Greenhouse gas emissions
In Switzerland, the overall impact of human activities on the climate is, to a very large extent, determined by the quantities of carbon dioxide (CO2) emitted in response to energy needs. At present, transport is the most significant source of CO2 emissions in Switzerland, followed by buildings and industry. Agriculture is the main source of nitrous oxide (N2O) and methane (CH4) emissions.
In 2021, Switzerland's greenhouse gas emissions amounted to 45.2 million tonnes of CO2 equivalents. This represents a 18% reduction relative to 1990.
Developments differed from sector to sector: at 31%, transport accounted for the largest proportion of total emissions in 2021. Transport volumes fell massively in the wake of the pandemic and remain below pre-Corona levels. Emissions have increased by almost 1.3% compared to the previous year and were 7% below 1990. Emissions in the building sector in 2021 were 30% lower than in 1990. In 2021, industry emitted 21% less CO2 equivalents relative to 1990. Overall, other emissions fell by 11% relative to 1990.
The CO2 Act introduced several measures intended to reduce emissions in the various sectors, including an increase in the CO2 levy on thermal fuels combined with an increase in contributions to the federal Buildings Programme, emission regulations for new vehicles, the Emission Trading Scheme for energy-intensive industries and an obligation for importers to compensate for some of the CO2 emissions attributable to motor fuels.
Under the Paris Agreement, Switzerland is committed to reducing greenhouse gas emissions by at least 50 % compared with the 1990 level by 2030 (orange column) and by an average of at least 35 % over the 2021–2030 period (green dotted line). The review of the target achievement will consider the accountable sink resulting from the CO2 storage by Swiss forests and harvested wood products and eligible international attestations. By 2050, the impact of anthropogenic greenhouse gas emissions in Switzerland should be zero (net zero target).
Information on the reduction targets under the Kyoto Protocol, the Paris Agreement and the CO2 Act for the individual periods is available on the following page: Switzerland’s targets for reducing greenhouse gas emissions.
- Related indicators
- Cattle population
- CO2 Emissions from thermal and motor fuels
- Evolution of annual mean temperature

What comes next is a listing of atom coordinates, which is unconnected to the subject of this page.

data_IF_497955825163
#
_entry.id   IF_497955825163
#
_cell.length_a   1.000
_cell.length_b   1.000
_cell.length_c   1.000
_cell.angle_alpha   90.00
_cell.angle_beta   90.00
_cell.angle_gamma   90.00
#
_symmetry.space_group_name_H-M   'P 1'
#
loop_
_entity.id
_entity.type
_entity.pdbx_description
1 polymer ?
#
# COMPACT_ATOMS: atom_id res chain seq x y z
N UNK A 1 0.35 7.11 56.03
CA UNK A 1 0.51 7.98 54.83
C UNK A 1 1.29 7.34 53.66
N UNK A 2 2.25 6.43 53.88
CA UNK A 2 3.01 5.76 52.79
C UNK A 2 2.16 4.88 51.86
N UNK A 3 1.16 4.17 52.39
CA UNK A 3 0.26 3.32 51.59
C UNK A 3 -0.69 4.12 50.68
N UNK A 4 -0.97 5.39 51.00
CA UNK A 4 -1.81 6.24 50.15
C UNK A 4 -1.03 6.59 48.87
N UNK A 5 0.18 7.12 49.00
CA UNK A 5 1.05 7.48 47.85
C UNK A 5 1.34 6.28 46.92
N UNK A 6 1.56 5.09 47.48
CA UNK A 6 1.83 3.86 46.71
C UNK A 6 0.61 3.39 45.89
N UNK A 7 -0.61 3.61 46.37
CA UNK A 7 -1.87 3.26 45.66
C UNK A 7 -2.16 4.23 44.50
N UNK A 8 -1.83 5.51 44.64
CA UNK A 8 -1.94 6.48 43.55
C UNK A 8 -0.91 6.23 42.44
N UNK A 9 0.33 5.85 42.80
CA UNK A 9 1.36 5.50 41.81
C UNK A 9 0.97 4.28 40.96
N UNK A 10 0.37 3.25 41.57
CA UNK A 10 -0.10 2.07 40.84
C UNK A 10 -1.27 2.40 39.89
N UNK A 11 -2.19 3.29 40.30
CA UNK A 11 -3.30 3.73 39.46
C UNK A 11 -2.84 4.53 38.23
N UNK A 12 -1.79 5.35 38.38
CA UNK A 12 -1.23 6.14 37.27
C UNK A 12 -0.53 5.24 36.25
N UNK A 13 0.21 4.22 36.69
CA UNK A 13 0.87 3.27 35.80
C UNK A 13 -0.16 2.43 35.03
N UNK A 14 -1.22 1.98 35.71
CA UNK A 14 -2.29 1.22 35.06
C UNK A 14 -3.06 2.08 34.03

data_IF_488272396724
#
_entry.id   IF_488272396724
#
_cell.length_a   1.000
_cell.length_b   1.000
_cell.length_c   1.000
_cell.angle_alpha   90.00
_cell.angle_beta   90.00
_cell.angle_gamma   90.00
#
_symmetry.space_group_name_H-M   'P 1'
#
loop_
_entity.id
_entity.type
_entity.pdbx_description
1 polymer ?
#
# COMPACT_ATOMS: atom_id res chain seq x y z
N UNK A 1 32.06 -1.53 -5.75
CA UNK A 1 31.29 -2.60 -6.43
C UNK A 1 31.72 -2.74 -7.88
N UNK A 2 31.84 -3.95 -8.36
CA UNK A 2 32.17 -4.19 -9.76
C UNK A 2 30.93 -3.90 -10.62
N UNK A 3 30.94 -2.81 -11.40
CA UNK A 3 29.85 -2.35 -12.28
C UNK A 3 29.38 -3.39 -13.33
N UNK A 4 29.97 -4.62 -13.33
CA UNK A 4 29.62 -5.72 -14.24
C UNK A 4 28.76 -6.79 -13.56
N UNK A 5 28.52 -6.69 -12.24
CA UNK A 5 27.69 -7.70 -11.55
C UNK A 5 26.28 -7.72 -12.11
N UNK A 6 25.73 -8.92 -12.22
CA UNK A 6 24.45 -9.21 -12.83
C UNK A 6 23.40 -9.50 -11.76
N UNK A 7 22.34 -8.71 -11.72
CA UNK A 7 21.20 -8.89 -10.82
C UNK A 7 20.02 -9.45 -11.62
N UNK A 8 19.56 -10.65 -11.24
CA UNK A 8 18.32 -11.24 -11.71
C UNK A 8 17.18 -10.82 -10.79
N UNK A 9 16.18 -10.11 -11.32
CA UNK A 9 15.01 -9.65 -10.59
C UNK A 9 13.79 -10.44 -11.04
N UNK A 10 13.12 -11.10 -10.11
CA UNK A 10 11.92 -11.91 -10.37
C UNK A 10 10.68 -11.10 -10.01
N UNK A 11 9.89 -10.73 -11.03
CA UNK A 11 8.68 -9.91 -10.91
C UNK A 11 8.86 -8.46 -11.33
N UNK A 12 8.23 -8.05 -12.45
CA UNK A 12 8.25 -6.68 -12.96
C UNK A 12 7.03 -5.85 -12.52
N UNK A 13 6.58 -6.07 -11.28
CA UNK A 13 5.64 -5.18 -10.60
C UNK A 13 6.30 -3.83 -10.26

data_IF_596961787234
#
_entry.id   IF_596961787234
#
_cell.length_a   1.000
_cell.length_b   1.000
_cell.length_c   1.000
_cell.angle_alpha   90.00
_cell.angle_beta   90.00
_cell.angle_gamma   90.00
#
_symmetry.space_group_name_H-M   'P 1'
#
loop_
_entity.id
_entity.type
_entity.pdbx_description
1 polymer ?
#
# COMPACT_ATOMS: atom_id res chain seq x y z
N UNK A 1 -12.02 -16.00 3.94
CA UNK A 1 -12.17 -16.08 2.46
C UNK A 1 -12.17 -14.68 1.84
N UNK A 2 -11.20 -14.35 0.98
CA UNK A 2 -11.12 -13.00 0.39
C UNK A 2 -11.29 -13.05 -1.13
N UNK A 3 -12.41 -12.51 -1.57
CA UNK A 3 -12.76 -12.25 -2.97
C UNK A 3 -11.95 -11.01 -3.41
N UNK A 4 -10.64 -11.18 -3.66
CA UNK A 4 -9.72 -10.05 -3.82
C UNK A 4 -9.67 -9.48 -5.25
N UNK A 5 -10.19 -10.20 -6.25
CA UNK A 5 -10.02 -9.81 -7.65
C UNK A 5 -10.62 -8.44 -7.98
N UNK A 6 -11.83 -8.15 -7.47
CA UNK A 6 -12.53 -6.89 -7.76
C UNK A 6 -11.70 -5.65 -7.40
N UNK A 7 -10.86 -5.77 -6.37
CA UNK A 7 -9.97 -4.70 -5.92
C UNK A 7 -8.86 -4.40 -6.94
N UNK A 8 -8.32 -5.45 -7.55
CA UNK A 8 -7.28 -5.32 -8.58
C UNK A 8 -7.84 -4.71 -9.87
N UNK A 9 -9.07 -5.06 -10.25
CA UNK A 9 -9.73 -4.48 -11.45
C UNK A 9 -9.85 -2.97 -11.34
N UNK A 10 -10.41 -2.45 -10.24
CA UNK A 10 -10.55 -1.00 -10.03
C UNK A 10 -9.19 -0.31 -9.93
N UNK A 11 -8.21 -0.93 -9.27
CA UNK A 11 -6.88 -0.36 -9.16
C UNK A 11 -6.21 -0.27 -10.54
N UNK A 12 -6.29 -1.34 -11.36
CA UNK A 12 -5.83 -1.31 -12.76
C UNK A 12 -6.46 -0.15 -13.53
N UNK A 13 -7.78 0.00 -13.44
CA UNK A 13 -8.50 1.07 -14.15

- Greenhouse gas balance of land use
- Greenhouse gas footprint
- Treibhausgasemissionen nach Gasen
- Treibhausgasemissionen nach Sektoren
- Treibhausgasemissionen pro Kopf
- Treibhausgas-Konzentration in der Atmosphäre
Under the Climate Convention (UNFCCC) and the Paris Agreement, the greenhouse gas emissions of all industrialised countries are calculated in accordance with detailed guidelines. Expert panels review compliance with the guidelines. The UNFCCC greenhouse gas inventories are used by a number of international organisations (e.g., by the European Environment Agency EEA, the Organisation for Economic Co-operation and Development OECD, and the Commission on Sustainable Development CSD).
The data are taken from Switzerland's Greenhouse Gas Inventory. This is produced by the FOEN annually in accordance with the guidelines of the UN Framework Convention on Climate Change. The methodology is documented in detail in the National Inventory Document and is in line with the technical guidelines of the Intergovernmental Panel on Climate Change (IPCC). This indicator shows the total of all greenhouse gas emissions since 1990, expressed in million tonnes of CO2-equivalent, i.e. the various non-CO2 greenhouse gases are converted into CO2-equivalents in accordance with their specific environmental impact. Methodological changes or the availability of new data require a recalculation of the entire time series since 1990.
|Targeted trend||Initial value||Final value||Approach to the theoretical path in %||Observed trend||Assessment|
|27,62 mio t CO2eq in 2030||2008||2021||61.82%||Towards theoretical path||unsatisfactory|
|Basis: GHG emissions|
* The first year for the assessment is 2008 – the year the CO2 levy was introduced. The introduction of the levy also seems to coincide with the beginning of the turning point in emissions.